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  • Writer's pictureThe Blue and White Magazine

Phoebe Forlenza

Updated: Mar 1, 2021

Phoebe Forlenza immediately strikes one as an easy-going and friendly person. She credits her parents with teaching her to show “respect and empathy” towards people from all walks of life, a lesson she embodies in each day. After she graduates from Barnard in May, Forlenza intends to work for at least two years and then—if it should prove necessary in her mission to help the global community—obtain a law degree.

Forlenza transferred to Barnard College as a sophomore in the fall of 2016, seeking a university and city that could provide her with more opportunities to engage with political activism. She briefly joined the student government, working to help other transfer and international students on campus, as well as the Columbia Democrats. In the spring of her junior year, she traveled to Milan where she helped people at the Comune di Milano’s Center of World Cultures, creating lasting change in the lives of refugees, and migrants who benefitted from her Italian translation skills, as well as her dedication to personalized support.

Illustration by Helen Becker

Early on, by virtue of growing up with an Italian father and an American mother, Forlenza developed a global world view; but whereas before she had always evaluated herself “in the context of American social equities,” her experience in Milan placed her “in a kind of a realm of migration” that challenged her to consider practical solutions for those who did not have the same advantage of being white, financially secure, or American.

Her job at the center revolved mainly around helping migrants explain their situations to the Italian social workers, as well as explaining the visa application process and their housing situation to the migrants themselves. While fluent in Italian, Forlenza occasionally struggled with technical words, accents, and communicating with migrants who spoke neither Italian nor English. The immense responsibility of her job—at times, her translation was a determining factor in whether a migrant could stay in Italy— was an additional layer of stress and difficulty. Yet she never let it deter her from returning to work.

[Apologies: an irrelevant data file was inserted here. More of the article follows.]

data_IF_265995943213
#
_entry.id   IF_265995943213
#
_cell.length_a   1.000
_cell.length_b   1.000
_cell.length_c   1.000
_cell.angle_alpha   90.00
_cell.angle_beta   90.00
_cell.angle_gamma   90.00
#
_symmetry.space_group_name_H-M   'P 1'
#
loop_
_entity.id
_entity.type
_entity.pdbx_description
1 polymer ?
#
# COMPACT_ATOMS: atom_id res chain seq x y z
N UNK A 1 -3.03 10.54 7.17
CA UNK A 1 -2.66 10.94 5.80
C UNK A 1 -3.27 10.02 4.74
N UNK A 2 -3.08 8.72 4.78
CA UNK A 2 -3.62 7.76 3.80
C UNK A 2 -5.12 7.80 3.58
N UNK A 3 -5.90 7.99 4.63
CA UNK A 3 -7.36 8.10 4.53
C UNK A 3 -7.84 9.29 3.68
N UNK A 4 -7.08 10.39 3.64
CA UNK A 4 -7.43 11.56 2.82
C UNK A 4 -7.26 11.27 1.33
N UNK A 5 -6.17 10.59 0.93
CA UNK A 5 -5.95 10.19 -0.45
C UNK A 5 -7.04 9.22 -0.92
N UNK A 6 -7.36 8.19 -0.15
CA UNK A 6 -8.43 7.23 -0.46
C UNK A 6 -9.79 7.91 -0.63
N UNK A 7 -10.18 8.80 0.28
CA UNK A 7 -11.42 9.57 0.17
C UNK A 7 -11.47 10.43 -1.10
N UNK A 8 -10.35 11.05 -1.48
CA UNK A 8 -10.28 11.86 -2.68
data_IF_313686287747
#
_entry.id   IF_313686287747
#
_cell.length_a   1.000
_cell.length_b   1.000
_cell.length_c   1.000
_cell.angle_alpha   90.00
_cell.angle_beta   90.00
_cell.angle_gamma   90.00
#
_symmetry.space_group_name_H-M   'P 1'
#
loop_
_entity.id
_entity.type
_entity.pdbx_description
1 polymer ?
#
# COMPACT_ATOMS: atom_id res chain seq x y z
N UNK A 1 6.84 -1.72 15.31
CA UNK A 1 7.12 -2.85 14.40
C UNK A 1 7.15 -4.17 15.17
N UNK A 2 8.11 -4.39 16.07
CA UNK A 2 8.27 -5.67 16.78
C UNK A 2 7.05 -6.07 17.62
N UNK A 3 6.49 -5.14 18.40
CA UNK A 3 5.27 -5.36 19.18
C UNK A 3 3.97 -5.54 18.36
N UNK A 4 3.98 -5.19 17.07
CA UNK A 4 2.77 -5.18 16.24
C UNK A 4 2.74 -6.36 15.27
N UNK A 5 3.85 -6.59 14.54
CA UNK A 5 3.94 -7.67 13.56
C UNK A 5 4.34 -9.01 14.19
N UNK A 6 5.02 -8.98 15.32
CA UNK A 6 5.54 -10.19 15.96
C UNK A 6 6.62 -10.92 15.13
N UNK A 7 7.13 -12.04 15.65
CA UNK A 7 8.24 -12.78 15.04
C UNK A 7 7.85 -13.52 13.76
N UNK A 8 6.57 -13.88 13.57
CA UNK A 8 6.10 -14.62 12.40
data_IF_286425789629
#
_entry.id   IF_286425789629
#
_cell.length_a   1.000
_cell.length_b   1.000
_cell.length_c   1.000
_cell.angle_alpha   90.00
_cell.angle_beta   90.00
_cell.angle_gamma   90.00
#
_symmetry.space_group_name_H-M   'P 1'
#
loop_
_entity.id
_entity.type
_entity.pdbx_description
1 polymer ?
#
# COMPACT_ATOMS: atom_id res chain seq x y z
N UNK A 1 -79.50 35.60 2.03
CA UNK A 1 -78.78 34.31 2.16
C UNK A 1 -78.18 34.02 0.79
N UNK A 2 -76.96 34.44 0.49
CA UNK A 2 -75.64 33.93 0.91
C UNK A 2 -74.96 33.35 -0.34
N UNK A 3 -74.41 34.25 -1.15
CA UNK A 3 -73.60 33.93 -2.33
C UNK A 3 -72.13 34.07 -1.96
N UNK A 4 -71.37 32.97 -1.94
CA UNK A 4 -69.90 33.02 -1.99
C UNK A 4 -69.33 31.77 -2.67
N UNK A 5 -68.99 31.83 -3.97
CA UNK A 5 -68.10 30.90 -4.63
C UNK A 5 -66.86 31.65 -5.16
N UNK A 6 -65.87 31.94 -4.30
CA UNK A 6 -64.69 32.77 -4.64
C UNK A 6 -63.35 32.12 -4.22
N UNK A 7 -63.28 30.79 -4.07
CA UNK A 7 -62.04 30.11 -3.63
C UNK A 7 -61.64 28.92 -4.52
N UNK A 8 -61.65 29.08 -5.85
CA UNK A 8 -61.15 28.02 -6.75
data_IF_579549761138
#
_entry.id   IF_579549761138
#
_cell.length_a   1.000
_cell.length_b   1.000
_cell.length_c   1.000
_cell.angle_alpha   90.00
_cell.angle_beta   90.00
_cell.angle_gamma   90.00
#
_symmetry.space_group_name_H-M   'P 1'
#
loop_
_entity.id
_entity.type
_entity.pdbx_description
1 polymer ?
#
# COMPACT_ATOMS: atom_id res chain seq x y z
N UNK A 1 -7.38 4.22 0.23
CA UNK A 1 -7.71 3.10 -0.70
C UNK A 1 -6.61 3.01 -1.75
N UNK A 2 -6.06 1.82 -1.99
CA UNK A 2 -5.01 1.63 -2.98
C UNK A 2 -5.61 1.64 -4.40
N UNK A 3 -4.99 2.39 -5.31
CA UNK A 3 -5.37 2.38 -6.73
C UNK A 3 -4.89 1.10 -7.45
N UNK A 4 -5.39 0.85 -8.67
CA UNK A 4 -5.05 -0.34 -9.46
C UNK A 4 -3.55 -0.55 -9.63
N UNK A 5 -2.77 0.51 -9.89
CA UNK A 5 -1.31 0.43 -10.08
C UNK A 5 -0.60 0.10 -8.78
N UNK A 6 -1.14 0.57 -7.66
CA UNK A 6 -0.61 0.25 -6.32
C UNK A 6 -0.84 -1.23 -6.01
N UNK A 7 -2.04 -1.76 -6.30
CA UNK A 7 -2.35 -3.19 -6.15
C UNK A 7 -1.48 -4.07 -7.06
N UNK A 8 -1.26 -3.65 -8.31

One particular case stands out for Forlenza: that of a Nigerian migrant seeking asylum in Italy. The man ended up departing the center in open frustration and anger, leaving Forlenza disheartened. She explained, however, that this “absolutely stressful” exchange served not only to deepen her appreciation for her work, but to reveal the “dynamic” complexities of social justice. The poor outcome, she further clarified, was not the single fault of the social worker, the migrant, herself, or even the Italian government: “It was a crazy combination of all those things,” creating a mess for which she struggles, even now, to think of a solution. Since learning to accept the rarity of “simple solutions," Forlenza remains no less committed to contributing to the global community. She envisions a robust career working alongside politicians and advocacy groups to help protect the vulnerable.

Near the end of our interview, Forlenza offers one final piece for her fellow students, particularly those studying abroad: “I would say try to push yourself out of your comfort zone in every way you can. Although it’s easy, and it seems fun to just fall in with the rest of the crowd…. Meet new people. Go places. Go to new cities. Go to new places on the weekends, but also find your own outlet. Find something, whether it’s service learning, volunteering, or anything else that gives you the opportunity to grow.”


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